Photo

Sutro Baths recreation area, circa 1950

Golden Gate National Recreation Area

Originally, swimmers at Sutro Baths were prohibited from bringing their own suits. Instead, they were required to rent one of the establishment’s scratchy woolen “bathing costumes.” This was done for sanitation reasons, since the loaner swim suits could be laundered and bleached after each use. At some point this practice changed, though, as evidenced by this photograph of bathers taken sometime in the late 1940s or early 1950s. In this view, bathing caps for women seem to have been the only requirement. At upper right, a concession stand with a log cabin exterior has attracted a small crowd. It was named, appropriately, the “Dive Inn.” The fun wouldn’t last much longer. In September 1952, the Whitney Brothers purchased Sutro Baths and closed the pools less than a year later.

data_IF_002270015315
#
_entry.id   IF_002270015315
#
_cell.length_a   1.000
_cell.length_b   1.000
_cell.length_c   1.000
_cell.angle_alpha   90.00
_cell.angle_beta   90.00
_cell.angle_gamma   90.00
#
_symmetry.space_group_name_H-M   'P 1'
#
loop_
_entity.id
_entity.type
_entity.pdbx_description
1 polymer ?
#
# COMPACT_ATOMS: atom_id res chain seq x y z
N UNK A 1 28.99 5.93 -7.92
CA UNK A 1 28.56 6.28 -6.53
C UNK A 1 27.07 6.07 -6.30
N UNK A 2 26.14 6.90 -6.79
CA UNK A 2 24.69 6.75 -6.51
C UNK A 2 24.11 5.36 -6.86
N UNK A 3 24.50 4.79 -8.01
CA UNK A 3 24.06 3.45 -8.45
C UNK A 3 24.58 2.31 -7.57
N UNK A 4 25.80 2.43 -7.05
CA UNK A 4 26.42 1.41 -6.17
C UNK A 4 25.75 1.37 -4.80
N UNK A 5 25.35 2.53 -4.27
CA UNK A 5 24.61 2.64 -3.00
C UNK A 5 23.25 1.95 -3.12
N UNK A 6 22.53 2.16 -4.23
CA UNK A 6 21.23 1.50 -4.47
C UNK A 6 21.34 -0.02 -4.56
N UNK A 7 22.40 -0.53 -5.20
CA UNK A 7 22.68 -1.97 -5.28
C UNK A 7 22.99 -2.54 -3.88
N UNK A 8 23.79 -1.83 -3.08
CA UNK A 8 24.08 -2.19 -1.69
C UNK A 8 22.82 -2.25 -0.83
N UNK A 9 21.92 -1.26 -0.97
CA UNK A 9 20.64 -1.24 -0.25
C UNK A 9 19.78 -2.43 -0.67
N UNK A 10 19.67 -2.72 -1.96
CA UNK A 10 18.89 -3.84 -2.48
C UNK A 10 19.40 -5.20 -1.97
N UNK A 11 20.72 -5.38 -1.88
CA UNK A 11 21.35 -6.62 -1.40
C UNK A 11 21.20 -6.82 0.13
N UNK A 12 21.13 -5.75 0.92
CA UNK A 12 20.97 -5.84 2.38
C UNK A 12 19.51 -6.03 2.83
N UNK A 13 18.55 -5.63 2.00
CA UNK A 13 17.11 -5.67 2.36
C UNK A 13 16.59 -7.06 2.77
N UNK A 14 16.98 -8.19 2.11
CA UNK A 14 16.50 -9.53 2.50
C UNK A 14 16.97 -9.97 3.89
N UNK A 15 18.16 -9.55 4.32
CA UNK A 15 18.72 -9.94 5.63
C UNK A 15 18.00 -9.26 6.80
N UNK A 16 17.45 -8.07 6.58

Description

Originally, swimmers at Sutro Baths were prohibited from bringing their own suits. Instead, they were required to rent one of the establishment’s scratchy woolen “bathing costumes.” This was done for sanitation reasons, since the loaner swim suits could be laundered and bleached after each use. At some point this practice changed, though, as evidenced by this photograph of bathers taken sometime in the late 1940s or early 1950s. In this view, bathing caps for women seem to have been the only requirement. At upper right, a concession stand with a log cabin exterior has attracted a small crowd. It was named, appropriately, the “Dive Inn.” The fun wouldn’t last much longer. In September 1952, the Whitney Brothers purchased Sutro Baths and closed the pools less than a year later.